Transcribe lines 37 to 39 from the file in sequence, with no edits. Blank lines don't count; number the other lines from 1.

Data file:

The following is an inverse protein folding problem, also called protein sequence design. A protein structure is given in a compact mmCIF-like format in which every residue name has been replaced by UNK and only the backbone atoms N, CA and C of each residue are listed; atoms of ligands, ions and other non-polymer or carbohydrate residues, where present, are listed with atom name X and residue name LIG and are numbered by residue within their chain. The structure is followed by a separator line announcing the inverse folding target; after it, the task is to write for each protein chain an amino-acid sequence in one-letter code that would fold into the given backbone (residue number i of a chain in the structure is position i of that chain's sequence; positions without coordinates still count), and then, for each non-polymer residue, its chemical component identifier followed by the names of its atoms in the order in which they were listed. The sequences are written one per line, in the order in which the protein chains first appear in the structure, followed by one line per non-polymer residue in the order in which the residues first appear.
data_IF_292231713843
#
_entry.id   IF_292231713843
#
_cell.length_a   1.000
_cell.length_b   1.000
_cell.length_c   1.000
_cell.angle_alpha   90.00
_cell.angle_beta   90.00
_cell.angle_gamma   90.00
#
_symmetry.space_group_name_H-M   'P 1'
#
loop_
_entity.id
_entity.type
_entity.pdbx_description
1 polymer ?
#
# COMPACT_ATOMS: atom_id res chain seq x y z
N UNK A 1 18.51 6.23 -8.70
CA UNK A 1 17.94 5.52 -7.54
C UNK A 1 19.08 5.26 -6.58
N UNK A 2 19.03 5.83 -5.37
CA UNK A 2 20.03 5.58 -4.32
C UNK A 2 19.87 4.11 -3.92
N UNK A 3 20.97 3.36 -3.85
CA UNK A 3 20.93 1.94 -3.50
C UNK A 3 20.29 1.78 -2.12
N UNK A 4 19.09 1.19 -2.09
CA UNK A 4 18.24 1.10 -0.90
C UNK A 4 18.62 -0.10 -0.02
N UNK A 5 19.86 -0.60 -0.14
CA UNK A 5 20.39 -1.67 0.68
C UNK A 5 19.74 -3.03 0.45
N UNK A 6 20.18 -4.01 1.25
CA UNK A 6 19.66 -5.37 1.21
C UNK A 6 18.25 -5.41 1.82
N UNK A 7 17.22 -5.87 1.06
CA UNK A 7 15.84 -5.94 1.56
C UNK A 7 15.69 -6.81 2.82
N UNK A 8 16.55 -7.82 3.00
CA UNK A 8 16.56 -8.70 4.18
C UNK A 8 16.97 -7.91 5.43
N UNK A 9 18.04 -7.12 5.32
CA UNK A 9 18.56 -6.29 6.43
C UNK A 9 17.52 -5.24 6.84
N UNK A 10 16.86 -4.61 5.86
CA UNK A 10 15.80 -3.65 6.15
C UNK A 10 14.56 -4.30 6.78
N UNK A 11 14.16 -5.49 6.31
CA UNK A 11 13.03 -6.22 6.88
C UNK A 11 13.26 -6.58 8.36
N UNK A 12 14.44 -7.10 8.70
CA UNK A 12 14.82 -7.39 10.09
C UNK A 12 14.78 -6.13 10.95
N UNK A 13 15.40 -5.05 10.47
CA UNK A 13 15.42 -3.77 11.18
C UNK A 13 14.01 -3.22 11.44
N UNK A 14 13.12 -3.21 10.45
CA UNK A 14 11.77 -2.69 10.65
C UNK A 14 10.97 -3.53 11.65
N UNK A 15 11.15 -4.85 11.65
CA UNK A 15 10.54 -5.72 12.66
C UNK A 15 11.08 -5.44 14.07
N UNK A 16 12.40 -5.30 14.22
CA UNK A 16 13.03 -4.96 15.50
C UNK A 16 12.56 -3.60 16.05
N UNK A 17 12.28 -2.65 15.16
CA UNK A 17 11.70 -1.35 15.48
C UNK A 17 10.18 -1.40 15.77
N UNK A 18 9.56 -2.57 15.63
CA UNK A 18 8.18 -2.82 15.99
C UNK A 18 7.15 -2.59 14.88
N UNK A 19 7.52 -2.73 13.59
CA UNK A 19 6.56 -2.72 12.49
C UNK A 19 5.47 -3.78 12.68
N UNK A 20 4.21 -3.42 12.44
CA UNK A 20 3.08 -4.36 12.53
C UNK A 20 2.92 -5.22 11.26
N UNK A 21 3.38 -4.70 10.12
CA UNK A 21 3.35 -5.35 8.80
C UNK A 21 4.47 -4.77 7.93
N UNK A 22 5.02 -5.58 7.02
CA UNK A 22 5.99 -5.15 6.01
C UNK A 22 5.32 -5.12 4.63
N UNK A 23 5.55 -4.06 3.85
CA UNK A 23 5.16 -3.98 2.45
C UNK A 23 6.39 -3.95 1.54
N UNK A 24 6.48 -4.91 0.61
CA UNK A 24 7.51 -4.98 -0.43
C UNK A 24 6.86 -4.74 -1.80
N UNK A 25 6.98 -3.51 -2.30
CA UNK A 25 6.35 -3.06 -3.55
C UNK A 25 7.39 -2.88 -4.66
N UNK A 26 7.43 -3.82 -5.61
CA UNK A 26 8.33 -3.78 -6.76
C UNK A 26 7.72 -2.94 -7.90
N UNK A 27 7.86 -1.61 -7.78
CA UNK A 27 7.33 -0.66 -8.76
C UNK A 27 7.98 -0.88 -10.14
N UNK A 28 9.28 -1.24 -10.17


N UNK A 6 20.18 -4.01 1.25
CA UNK A 6 19.66 -5.37 1.21
C UNK A 6 18.25 -5.41 1.82